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Do You Know Who I Am?

What's Wrong With Indonesia's Overly-Entitled Elites?

A doctor threw a tantrum after realizing he had to pay to park his car.
Illustration by Diedra Cavina

Indonesia's elites keep behaving badly. A civilian doctor at a military hospital recently pulled a gun on a parking attendant at a fancy South Jakarta mall and fired off one round in a state of rage. What got him so fired up? Having to pay a Rp 5,000 ($0.37 USD) parking fee like the rest of us.

"He was offended when the parking staff said he had to pay," Iwan Kurniawan, South Jakarta's Police Chef, told Kompas. "He started punching the staff, pulled out his weapon, and fired a shot into the air."


The whole thing was caught on CCTV and it quickly made the local news. The doctor eventually apologized and said that he thought there was a regional bylaw that said that cars with military plates didn't need to pay for parking. No idea why he thought being in the military would get you a free pass at the mall, but whatever.

The problem here is that none of this is new. Members of the Indonesian elite have slapped airport security staff for making them walk through a metal detector more than once and slapped them again for asking them to take off their watch. They've pulled a gun at a pricey Central Jakarta restaurant because a waiter had the audacity to charge them for their meal and even kidnapped multiple restaurant staff at gunpoint because their favorite table was taken.

Why does this keep happening? And why does every incident involve some government official and their family? We never hear about a celebrity throwing a tantrum over being treated like the rest of us—and at least celebrities are easily recognizable, more so than, say, a police officer's wife. Do government officials just think they deserve special treatment everywhere they go?

The root of this entitlement stems from the way elite members of the government were treated during Gen. Suharto's New Order regime, said Yusar, a sociologist from Padjajaran University. "When someone has power, that person tends to abuse it for trivial matters," Yusar told VICE. "We can see how there's a social hierarchy—an asymmetrical power relation at play."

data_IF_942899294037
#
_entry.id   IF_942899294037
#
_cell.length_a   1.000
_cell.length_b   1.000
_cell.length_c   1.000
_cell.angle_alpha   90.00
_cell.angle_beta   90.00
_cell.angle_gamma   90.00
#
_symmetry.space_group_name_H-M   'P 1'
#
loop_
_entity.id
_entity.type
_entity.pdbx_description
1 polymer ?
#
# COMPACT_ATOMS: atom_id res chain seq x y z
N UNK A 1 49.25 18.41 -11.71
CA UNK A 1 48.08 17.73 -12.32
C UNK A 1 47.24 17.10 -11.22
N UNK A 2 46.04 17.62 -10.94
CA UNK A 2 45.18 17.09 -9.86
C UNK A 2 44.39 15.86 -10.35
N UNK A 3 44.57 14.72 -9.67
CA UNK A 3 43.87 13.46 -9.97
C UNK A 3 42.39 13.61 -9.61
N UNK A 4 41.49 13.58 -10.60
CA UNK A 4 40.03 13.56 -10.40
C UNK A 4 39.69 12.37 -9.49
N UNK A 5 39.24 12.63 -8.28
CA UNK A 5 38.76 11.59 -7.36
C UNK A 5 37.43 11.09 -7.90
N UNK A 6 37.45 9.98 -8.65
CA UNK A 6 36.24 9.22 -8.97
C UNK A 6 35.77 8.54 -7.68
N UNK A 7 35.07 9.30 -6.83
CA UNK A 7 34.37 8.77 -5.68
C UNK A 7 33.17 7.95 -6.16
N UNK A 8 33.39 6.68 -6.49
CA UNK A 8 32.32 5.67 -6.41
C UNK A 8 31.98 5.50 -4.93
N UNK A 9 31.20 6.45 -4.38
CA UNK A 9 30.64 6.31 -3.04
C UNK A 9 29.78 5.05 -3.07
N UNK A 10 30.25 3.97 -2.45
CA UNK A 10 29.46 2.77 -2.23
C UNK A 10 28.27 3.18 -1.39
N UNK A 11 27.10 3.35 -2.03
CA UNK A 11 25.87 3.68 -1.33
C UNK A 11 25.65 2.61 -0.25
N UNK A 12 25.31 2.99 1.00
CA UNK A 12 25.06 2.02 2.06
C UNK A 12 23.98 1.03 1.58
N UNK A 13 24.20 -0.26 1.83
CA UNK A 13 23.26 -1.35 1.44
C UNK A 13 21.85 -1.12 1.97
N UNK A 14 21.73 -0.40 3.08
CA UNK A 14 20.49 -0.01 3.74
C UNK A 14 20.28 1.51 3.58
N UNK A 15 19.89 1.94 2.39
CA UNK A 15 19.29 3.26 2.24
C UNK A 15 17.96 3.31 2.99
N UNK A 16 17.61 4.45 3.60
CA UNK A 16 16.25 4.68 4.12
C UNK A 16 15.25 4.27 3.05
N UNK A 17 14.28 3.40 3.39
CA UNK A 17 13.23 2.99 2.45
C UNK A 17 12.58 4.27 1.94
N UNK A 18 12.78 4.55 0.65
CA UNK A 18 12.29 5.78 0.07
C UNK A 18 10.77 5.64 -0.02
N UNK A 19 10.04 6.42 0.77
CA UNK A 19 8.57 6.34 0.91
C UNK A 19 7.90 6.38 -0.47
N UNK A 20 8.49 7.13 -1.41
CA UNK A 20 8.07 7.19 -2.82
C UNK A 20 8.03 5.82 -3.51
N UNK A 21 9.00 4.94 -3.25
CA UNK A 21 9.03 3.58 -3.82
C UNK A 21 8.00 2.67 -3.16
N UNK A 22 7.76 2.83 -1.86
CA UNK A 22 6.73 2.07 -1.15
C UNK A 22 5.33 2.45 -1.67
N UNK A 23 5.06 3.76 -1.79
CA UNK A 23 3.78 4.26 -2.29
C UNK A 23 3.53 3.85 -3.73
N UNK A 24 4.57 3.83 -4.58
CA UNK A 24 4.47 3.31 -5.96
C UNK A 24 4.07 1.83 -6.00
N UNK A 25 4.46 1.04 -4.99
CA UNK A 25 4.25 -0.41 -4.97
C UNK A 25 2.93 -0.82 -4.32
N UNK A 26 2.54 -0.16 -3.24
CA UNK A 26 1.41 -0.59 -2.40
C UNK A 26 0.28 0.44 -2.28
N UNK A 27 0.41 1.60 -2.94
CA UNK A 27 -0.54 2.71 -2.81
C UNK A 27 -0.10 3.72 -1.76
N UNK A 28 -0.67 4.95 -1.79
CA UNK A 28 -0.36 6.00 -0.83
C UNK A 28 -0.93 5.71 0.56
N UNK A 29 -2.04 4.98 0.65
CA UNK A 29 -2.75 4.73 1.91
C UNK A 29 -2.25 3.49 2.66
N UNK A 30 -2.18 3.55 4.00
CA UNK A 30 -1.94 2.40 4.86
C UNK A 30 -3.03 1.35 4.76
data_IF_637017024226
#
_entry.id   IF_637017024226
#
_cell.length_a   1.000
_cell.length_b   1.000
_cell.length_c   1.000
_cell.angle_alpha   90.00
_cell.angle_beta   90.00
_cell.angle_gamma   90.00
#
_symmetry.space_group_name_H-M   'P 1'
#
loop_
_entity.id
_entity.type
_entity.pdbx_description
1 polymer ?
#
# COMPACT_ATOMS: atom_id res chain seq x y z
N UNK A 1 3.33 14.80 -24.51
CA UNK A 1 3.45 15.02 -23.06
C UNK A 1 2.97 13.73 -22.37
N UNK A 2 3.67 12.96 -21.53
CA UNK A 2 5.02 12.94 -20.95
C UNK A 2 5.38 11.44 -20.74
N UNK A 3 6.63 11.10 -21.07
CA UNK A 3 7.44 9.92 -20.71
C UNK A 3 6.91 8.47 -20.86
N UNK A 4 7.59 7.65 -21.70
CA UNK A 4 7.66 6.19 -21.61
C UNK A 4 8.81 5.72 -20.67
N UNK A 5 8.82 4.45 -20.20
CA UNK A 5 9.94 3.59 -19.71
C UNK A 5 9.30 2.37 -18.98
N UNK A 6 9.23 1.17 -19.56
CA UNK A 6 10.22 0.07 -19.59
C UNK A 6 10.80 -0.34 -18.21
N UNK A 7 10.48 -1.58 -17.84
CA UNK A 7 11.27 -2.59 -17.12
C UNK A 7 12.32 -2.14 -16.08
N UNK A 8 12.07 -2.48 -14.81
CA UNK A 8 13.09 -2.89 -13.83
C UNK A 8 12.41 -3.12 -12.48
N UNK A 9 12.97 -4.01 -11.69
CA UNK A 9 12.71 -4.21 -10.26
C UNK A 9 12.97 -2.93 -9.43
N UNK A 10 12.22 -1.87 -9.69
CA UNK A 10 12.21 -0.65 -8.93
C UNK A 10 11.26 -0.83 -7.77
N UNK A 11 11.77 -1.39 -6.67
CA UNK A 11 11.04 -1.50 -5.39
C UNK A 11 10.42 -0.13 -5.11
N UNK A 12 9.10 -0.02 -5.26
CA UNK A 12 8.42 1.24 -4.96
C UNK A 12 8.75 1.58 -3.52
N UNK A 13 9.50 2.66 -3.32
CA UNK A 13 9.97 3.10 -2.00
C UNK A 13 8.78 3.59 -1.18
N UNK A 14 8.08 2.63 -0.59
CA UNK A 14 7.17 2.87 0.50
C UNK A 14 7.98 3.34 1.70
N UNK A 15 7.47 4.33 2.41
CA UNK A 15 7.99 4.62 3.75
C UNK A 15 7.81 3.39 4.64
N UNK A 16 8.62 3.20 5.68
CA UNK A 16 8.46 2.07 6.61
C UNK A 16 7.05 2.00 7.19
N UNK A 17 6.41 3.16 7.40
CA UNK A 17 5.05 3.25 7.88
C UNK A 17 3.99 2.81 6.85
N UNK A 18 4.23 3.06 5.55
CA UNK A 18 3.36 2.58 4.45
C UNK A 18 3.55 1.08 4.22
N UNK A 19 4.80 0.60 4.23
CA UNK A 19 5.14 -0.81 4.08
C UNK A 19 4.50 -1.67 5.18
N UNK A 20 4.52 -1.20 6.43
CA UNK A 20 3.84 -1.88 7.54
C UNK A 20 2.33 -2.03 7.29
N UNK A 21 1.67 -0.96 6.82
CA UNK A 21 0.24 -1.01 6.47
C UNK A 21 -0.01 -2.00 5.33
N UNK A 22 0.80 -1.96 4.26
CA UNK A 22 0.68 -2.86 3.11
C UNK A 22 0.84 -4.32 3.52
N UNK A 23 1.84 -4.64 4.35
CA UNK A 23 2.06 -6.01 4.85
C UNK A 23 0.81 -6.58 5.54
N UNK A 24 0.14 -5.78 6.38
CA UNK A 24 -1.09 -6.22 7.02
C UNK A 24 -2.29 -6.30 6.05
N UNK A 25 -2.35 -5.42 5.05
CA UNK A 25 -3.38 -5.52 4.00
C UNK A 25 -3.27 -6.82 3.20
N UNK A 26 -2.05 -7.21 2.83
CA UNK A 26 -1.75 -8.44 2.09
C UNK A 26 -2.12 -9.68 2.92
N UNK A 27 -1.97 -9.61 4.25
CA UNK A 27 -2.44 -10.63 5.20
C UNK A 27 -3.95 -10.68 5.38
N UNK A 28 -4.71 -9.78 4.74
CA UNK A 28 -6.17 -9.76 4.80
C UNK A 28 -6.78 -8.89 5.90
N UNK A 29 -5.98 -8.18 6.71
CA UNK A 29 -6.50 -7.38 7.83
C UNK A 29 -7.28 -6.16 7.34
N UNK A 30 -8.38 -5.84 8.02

During Suharto's 32 years in power, the military occupied the top rung of Indonesian society. Suharto himself was a military man, and nearly every president the country has had since then have been connected to old power structures in some way—aside from President Joko Widodo. Police officers and government employees were next in line of importance during the Suharto years, and together they all enjoyed a level of entitlement far beyond that of the average Indonesian.

Well, old habits die hard and today, many of these same people still think they're above the rest of the population. "We have to admit that government officials have more power than regular civilians," Yusar said. "This value is passed down from generation to generation. Even though we've gone through the Reformasi era, phenomenologically speaking, these values about power are still passed down. So this phenomenon is a historical product of power itself."

You can see this everywhere in Indonesia, but in the capital it's most-common representation is the motorcade. Jakarta has terrible traffic, some of the worst in the world, and every single day you find some powerful person out there making it worse with a police-escorted motorcade. They shut down intersections, take over the busway, and cause traffic to snarl for kilometers all so they can live a life above the rush hour grind the rest of us have to deal with twice a day, every day.

But, of course, not every powerful person is an asshole. Former US President Barack Obama was known to happily wait in line to get his favorite fast-food cheeseburger. And even Indonesia's own President Jokowi flew economy with his family on a personal holiday. During the flight he was treated just like every other passenger—metal detectors and all. When he recently hit a traffic jam, the president didn't force everyone else to pull over. He got out and walked.

In fact, President Jokowi's modesty has now reached an almost legendary status in Indonesia, probably because it's such the opposite of what we've come to expect.

So what's the lesson here? That power and money doesn't always mean someone needs to act all entitled. But far too often they do. So maybe the government needs to print up some posters reminding everyone to ask themselves "What would Jokowi do?" Hell, we could all probably use the exercise anyway.